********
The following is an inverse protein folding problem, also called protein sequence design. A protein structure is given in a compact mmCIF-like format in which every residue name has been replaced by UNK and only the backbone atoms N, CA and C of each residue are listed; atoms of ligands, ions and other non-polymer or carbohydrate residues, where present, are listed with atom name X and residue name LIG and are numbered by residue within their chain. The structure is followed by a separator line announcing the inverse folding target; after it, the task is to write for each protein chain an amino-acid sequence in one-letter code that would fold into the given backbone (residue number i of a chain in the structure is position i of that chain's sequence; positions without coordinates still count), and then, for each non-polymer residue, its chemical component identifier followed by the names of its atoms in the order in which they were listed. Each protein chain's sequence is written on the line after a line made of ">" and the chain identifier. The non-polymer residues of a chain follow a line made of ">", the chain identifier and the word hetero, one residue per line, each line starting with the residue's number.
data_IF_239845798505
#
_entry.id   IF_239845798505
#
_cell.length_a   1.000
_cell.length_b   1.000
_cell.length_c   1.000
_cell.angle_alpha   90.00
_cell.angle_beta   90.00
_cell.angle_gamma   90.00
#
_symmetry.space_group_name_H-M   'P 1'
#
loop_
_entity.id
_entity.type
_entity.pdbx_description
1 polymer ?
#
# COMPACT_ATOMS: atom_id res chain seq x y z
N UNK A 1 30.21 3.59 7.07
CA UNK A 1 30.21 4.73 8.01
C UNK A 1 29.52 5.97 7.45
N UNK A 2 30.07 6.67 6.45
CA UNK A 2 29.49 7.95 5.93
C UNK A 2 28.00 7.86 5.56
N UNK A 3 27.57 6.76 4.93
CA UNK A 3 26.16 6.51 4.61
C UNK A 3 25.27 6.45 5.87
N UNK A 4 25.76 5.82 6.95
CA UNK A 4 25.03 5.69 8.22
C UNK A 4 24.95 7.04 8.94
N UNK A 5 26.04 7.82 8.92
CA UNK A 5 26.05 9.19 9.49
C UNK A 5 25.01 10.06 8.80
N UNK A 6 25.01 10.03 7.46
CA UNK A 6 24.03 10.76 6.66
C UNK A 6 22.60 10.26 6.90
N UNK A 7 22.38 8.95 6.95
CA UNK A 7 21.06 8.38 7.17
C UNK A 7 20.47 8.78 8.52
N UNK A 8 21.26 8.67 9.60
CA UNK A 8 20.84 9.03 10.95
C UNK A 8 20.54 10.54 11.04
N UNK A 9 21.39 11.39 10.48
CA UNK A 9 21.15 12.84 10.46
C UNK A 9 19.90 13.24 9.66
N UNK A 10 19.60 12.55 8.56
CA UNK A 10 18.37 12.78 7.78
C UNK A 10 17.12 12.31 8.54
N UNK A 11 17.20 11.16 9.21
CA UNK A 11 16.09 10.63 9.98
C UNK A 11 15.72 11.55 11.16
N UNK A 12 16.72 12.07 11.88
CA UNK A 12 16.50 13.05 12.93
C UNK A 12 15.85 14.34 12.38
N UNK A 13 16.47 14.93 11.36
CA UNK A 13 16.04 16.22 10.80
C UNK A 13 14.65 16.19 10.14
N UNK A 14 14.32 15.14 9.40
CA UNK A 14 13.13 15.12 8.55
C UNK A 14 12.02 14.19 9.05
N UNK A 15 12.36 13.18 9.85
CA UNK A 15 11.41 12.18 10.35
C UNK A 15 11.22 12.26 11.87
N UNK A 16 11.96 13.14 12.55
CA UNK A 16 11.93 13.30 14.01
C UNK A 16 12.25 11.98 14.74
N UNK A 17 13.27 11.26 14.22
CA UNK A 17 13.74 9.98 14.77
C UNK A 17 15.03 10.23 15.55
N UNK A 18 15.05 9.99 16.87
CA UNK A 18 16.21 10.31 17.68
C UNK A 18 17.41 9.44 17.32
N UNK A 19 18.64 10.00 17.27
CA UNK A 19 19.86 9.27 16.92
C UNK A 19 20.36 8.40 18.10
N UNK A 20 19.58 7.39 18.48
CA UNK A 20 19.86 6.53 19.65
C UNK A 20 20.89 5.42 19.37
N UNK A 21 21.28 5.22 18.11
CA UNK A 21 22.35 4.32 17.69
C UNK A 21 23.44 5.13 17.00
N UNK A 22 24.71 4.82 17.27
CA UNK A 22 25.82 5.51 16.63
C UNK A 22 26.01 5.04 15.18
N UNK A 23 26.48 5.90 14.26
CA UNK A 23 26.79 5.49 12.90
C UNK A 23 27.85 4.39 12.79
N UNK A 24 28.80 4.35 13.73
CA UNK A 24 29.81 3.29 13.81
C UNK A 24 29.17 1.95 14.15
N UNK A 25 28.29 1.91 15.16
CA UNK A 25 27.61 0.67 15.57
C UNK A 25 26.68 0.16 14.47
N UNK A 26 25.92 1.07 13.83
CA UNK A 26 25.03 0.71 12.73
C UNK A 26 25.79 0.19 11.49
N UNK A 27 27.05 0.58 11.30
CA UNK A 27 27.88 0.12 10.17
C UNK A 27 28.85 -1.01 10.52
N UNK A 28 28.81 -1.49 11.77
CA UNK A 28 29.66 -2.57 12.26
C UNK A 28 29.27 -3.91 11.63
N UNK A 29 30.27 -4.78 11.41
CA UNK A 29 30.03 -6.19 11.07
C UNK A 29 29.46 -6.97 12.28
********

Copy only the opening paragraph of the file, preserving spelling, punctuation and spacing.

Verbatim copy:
The following is an inverse protein folding problem, also called protein sequence design. A protein structure is given in a compact mmCIF-like format in which every residue name has been replaced by UNK and only the backbone atoms N, CA and C of each residue are listed; atoms of ligands, ions and other non-polymer or carbohydrate residues, where present, are listed with atom name X and residue name LIG and are numbered by residue within their chain. The structure is followed by a separator line announcing the inverse folding target; after it, the task is to write for each protein chain an amino-acid sequence in one-letter code that would fold into the given backbone (residue number i of a chain in the structure is position i of that chain's sequence; positions without coordinates still count), and then, for each non-polymer residue, its chemical component identifier followed by the names of its atoms in the order in which they were listed. Each protein chain's sequence is written on the line after a line made of ">" and the chain identifier. The non-polymer residues of a chain follow a line made of ">", the chain identifier and the word hetero, one residue per line, each line starting with the residue's number.